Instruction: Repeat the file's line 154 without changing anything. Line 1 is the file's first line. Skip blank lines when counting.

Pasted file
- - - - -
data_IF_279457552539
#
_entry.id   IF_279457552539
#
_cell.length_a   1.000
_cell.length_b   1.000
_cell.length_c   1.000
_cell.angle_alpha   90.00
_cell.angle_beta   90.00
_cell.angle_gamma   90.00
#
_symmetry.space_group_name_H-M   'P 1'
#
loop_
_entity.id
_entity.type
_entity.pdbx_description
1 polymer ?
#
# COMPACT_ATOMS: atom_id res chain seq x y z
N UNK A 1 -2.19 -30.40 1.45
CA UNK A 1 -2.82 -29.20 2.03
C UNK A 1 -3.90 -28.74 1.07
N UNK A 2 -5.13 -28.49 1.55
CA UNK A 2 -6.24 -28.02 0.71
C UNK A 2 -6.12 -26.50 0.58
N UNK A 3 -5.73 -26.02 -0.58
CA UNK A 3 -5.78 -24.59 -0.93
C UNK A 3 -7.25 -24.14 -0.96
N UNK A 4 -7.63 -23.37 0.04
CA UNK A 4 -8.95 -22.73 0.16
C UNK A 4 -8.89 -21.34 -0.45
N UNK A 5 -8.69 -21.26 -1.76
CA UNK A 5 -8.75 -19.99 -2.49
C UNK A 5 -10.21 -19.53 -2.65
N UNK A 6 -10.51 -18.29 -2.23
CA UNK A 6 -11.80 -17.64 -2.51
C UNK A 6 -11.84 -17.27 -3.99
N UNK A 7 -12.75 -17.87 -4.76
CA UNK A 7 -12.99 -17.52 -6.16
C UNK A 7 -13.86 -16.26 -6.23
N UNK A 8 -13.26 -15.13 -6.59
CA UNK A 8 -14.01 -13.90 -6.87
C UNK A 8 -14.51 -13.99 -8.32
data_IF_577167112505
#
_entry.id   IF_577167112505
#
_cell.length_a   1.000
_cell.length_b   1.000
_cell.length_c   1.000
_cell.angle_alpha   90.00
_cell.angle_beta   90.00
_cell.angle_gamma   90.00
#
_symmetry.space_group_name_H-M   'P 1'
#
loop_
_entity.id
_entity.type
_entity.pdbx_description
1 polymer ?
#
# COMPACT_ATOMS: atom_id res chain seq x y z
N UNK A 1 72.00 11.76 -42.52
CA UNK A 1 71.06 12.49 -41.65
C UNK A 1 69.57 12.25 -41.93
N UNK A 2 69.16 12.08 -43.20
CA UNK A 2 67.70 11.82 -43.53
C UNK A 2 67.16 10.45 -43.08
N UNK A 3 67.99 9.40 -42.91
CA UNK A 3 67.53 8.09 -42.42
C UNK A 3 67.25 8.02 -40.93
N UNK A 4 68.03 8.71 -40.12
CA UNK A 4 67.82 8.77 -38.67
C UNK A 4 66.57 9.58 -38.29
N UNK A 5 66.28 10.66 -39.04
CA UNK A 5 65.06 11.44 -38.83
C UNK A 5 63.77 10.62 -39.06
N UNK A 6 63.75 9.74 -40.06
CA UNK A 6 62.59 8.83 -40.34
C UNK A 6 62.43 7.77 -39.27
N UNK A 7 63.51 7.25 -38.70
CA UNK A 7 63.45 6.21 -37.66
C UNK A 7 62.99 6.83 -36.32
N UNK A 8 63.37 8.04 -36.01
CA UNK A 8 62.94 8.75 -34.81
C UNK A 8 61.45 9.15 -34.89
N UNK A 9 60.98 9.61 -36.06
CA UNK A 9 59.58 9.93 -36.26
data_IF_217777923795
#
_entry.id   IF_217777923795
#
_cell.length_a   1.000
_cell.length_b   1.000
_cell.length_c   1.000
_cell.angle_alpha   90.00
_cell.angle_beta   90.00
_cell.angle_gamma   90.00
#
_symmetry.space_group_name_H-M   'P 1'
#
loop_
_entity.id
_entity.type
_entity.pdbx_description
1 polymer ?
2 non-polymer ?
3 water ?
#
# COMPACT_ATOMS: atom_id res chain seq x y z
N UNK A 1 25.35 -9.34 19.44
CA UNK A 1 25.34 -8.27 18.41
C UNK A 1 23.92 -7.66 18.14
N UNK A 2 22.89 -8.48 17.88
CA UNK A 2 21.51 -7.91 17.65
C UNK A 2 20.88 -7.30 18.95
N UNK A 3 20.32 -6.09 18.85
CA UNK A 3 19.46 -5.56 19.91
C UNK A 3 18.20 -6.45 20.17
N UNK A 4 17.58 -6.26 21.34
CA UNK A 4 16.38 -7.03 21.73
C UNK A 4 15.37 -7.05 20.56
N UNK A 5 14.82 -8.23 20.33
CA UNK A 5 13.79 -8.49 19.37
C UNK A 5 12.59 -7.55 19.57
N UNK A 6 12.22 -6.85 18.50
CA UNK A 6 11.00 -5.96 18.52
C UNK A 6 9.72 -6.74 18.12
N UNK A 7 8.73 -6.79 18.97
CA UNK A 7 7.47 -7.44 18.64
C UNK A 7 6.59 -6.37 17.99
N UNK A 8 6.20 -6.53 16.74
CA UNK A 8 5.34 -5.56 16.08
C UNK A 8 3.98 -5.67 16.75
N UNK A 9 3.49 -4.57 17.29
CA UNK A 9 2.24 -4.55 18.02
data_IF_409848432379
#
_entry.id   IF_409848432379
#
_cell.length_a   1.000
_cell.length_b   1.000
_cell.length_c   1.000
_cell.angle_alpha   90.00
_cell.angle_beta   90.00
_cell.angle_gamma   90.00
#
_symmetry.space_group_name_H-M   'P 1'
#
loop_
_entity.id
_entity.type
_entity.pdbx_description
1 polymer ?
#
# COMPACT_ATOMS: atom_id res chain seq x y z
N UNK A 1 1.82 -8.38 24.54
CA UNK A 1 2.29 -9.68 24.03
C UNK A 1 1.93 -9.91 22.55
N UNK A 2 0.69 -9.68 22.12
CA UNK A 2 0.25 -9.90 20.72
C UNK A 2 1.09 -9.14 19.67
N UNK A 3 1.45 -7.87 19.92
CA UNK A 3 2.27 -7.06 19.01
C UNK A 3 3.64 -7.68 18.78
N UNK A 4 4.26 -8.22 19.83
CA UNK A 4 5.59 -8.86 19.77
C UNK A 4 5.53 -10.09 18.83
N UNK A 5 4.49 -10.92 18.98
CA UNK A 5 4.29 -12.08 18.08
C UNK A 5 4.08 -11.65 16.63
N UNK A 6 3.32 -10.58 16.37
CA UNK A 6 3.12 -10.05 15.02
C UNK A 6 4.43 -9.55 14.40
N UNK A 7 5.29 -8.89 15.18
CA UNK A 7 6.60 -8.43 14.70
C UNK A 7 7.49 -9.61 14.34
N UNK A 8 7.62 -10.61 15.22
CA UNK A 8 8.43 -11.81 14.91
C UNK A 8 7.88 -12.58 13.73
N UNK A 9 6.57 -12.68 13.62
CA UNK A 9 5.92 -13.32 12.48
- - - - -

_entity.type